|Annia Aurelia Faustina|
|Spouse||1. Pomponius Bassus 2. Elagabalus|
|Father||Tiberius Claudius Severus Proculus|
Ancestry and family
Annia Aurelia Faustina is an ancient Roman noblewoman who has been scarcely noticed by ancient and modern Roman historians. She was of noble descent, daughter and only child of the wealthy heiress Annia Faustina and the Roman Senator, consul Tiberius Claudius Severus Proculus. Her parents were maternal second-cousins.
Her paternal grandparents were the Pontian Greek Roman Senator and Peripatetic Philosopher, Gnaeus Claudius Severus and his second wife, the Roman Princess Annia Aurelia Galeria Faustina. Her maternal grandparents were wealthy Roman heiress Ummidia Cornificia Faustina and an unnamed Roman Senator. Her paternal half-uncle was Marcus Claudius Ummidius Quadratus, who had been adopted by the Roman Consul Marcus Ummidius Quadratus Annianus, the nephew of the Roman Emperor Marcus Aurelius. She was of Pontian Greek and Italian Roman ancestry.
Her paternal great-grandparents were the Roman Emperor Marcus Aurelius; Roman Empress Faustina the Younger; the Roman Senator, Philosopher Gnaeus Claudius Severus Arabianus and his unnamed wife. Her maternal great-grandparents were Marcus Aurelius’ sister, the noblewoman Annia Cornificia Faustina and Gaius Ummidius Quadratus Annianus Verus a Roman Senator who served as a suffect consul in 146. Thus she was a descendant of the former ruling Nerva–Antonine dynasty of the Roman Empire. Although by birth, Annia Aurelia Faustina was of the gens Claudia, she was not named after her father; instead she was named in honor of her parent’s relations to the gens Aurelia, the gens Annia and the Nerva–Antonine dynasty.
Annia Aurelia Faustina was born and raised on her mother's estate in Pisidia, one of a number in that area called the Cyllanian Estates. These estates were very large properties, established from the time of the dictator of the Roman Republic, Lucius Cornelius Sulla (c. 138-78 BC).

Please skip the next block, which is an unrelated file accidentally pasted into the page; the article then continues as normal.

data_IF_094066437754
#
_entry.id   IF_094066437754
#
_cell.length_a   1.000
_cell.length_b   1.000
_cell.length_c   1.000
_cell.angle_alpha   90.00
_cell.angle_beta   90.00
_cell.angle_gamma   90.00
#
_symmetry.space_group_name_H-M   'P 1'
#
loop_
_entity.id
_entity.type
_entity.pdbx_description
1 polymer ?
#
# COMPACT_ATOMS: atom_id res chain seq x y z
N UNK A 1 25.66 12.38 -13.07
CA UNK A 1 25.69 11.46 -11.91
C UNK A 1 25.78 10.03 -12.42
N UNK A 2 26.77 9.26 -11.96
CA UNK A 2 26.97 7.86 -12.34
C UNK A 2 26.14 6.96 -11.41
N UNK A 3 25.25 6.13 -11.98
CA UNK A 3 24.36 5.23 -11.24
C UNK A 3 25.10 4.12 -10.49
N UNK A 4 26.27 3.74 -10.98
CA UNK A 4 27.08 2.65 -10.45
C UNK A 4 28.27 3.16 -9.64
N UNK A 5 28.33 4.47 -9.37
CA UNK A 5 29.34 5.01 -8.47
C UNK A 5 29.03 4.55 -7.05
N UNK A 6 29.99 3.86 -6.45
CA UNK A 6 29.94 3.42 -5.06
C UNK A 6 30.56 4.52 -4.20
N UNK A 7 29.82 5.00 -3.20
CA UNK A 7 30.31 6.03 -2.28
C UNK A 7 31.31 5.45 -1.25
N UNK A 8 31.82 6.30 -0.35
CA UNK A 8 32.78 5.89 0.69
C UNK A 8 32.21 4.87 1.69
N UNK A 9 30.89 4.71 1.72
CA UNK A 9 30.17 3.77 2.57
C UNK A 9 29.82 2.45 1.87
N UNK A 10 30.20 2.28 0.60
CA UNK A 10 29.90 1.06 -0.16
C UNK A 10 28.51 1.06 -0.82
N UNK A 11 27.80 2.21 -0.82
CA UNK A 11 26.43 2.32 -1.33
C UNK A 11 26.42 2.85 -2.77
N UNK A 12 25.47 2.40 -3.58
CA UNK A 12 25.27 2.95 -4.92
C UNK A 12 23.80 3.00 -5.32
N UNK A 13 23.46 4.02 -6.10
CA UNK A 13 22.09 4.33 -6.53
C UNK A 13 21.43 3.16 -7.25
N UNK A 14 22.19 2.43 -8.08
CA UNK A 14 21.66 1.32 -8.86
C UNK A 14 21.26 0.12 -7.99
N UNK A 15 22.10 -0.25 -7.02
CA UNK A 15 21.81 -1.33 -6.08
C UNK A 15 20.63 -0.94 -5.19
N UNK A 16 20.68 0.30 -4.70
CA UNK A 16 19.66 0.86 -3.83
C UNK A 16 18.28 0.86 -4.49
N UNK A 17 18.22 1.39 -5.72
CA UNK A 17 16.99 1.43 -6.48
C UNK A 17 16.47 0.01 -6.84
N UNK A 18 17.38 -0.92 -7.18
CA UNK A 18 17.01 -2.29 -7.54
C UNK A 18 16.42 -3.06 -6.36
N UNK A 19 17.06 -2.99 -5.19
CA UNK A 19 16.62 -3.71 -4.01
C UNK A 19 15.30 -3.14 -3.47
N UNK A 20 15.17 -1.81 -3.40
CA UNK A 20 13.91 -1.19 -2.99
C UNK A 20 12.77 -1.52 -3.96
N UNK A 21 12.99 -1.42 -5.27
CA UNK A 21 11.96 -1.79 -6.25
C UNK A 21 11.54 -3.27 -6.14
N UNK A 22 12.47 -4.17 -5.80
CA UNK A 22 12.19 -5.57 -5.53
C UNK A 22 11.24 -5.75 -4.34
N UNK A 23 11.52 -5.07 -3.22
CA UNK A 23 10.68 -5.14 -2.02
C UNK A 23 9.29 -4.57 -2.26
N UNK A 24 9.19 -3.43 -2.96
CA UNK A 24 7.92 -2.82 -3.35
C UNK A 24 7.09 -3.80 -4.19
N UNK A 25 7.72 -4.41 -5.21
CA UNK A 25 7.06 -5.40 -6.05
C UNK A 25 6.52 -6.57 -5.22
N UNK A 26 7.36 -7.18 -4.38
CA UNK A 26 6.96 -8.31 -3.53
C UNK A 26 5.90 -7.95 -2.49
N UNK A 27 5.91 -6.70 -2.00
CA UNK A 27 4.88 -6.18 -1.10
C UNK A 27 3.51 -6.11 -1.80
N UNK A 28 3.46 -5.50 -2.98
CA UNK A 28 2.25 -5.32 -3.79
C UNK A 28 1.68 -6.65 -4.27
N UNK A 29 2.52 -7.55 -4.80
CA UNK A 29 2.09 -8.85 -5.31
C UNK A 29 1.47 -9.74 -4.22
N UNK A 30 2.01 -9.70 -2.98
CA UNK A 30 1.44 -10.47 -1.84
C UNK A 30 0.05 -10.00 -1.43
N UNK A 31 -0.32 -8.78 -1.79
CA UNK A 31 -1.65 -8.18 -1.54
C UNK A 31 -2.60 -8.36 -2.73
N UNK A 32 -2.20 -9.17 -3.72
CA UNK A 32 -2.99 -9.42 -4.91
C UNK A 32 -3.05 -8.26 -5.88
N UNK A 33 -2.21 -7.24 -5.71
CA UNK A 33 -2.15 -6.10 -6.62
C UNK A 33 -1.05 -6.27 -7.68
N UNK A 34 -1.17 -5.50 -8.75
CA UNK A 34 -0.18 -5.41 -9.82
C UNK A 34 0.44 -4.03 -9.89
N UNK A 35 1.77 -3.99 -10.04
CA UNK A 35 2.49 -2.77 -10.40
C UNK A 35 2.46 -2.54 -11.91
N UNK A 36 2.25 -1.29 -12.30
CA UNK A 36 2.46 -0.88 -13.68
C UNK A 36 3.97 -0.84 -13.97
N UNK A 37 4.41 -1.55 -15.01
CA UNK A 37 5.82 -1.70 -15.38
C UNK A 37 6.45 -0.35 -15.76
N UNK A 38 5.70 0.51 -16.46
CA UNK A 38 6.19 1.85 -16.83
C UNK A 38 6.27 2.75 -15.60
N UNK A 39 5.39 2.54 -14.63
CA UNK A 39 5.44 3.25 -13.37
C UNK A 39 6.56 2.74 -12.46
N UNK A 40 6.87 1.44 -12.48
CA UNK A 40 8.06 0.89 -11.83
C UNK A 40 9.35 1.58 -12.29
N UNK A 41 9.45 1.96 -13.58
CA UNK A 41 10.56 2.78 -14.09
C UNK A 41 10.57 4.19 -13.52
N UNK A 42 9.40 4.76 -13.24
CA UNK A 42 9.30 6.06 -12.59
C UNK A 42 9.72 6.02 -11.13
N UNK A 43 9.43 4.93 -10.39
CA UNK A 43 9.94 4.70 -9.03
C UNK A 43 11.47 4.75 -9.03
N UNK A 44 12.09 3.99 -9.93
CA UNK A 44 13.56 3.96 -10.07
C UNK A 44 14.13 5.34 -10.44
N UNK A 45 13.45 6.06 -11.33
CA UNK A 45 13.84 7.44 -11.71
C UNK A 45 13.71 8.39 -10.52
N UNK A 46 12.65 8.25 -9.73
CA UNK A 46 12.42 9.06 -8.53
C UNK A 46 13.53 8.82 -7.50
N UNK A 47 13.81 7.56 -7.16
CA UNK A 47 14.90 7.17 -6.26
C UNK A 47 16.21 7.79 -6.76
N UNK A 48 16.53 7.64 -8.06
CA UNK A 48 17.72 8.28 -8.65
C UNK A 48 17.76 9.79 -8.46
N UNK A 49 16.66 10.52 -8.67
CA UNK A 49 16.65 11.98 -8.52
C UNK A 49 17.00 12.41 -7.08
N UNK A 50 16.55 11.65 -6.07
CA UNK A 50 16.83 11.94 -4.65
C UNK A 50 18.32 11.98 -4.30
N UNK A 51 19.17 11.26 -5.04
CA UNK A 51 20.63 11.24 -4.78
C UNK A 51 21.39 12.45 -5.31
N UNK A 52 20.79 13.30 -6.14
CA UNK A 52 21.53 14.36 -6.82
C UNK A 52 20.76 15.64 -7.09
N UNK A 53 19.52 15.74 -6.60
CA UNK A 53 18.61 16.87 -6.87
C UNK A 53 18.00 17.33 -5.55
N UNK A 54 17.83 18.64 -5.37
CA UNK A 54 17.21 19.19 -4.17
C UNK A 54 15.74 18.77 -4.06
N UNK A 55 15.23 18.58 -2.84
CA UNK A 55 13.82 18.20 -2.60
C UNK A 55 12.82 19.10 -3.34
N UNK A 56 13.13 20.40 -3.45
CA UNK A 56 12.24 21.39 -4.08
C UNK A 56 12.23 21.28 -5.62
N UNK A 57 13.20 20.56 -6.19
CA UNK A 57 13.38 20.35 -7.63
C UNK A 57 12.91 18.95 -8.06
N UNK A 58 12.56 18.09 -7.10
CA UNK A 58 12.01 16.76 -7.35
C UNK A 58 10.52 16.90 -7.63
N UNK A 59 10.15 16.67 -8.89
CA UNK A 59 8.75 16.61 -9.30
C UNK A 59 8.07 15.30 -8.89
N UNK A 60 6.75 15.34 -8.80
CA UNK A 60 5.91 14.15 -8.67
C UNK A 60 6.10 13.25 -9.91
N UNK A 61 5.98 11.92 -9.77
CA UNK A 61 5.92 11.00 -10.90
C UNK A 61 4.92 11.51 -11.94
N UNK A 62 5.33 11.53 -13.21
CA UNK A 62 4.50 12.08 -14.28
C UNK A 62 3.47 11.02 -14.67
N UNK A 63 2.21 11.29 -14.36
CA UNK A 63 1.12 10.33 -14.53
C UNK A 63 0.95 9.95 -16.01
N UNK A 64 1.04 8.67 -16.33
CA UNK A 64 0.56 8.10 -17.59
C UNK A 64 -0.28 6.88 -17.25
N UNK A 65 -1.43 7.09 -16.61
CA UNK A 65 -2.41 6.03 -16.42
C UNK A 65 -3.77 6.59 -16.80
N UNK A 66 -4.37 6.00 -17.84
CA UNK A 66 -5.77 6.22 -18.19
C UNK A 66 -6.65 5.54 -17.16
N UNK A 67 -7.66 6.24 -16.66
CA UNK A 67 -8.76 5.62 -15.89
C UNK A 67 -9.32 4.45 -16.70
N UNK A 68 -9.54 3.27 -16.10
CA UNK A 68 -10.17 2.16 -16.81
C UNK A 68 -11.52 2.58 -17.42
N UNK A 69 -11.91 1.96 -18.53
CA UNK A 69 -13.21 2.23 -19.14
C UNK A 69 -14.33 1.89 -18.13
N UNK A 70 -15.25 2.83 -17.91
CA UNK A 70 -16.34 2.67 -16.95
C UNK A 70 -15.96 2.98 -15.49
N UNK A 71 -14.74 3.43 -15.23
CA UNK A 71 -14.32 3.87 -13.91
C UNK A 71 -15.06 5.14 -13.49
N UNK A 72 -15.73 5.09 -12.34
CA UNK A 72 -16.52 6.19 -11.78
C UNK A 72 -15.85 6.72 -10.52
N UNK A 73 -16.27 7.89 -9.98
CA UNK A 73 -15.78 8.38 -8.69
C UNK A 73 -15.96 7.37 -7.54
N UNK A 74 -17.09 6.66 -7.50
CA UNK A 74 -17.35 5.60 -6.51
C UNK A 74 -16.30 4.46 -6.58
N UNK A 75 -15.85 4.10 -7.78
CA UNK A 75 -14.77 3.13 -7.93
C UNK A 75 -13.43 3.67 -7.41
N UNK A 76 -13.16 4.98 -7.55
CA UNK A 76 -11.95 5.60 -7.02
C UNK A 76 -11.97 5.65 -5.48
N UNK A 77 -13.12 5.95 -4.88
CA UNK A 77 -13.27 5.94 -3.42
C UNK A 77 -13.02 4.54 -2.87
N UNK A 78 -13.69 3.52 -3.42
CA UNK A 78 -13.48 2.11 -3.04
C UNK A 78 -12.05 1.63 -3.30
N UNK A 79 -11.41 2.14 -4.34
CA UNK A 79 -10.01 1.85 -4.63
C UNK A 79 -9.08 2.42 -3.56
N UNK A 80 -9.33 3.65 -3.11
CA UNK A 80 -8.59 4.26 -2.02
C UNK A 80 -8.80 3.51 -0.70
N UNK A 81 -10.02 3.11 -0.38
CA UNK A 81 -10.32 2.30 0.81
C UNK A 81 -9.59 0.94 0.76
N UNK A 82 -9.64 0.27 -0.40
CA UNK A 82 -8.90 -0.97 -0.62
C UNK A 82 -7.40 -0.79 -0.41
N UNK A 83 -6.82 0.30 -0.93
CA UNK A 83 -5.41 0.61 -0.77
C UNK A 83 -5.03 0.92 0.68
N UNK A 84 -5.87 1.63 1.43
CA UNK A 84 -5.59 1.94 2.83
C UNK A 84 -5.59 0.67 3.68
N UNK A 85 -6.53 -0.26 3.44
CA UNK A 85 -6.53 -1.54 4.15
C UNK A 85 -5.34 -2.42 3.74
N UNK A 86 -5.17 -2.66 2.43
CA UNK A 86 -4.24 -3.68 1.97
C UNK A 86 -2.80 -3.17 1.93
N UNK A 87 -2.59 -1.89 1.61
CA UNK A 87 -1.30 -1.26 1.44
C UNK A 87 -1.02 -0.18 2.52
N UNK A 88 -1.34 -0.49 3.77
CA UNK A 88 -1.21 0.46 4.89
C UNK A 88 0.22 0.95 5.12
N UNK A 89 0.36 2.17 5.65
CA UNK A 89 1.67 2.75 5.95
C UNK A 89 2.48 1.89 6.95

Upon her marriage, they settled at her Pisidian estates. Pomponius treated Annia well and they both lived in domestic tranquility. She bore at least two known children during her marriage: a daughter, Pomponia Ummidia (born 219), and a son, Pomponius Bassus (born 220).
By 218, her parents had died and Annia inherited her mother's estate and their fortune, becoming a very wealthy heiress. On the site of the estate inscriptions have survived proclaiming her inheritance of the property from her parents and that she was its owner.
Second marriage to Elagabalus
In the year 221, Roman Emperor Elagabalus wished to marry Annia because of her beauty and her proeminent imperial ancestry. In order to marry her, he ordered the execution of Pomponius Bassus and forbade her to mourn him. In July, the emperor married Annia, his third wife (and her second marriage). Roman society was more receptive of this marriage to her than of his previous, to the Vestal Virgin Aquilia Severa.
Elagabalus had hoped she would bear him an heir so that his maternal cousin, Alexander Severus, would not inherit the throne; however, she bore him no children. In the end of 221, Elagabalus divorced her for unknown reasons and returned to Julia Aquilia Severa, re-marrying her as his fourth wife. Due to her second brief marriage, there are no surviving sources describing Annia Aurelia Faustina's rule as a Roman Empress.
Life after Elagabalus
When her marriage to Elagabalus ended, Annia Aurelia Faustina returned with her children to the Pisidian Estate. She spent the final years of her life there. When she died, her daughter Pomponia Ummidia inherited the estate and her descendants had become various distinguished nobles and politicians in Roman Society.
- Smyth, Descriptive catalogue of a cabinet of Roman imperial large-brass medals: Annia Aurelia Faustina article
- Descriptive Catalogue of a Cabinet of Roman Imperial Large-brass Medals; by William Henry Smyth, 1834
- Septimius Severus: the African emperor; by Anthony Richard Birley; 2nd ed. Routledge, 1999
- Marcus Aurelius; by Anthony Richard Birley, Routledge, 2000
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- Dirty Old Coins
- Smith, William, Dictionary of Greek and Roman Biography and Mythology, v. 2, pp. 141, 1870, ancientlibrary.com via archive.org. Accessed 2012-5-29.
- Smith, William, Dictionary of Greek and Roman Biography and Mythology, v. 1, p. 473, 1870, ancientlibrary.com via archive.org. Accessed 2012-5-29.
- Annia Faustina, Forum Ancient Coins
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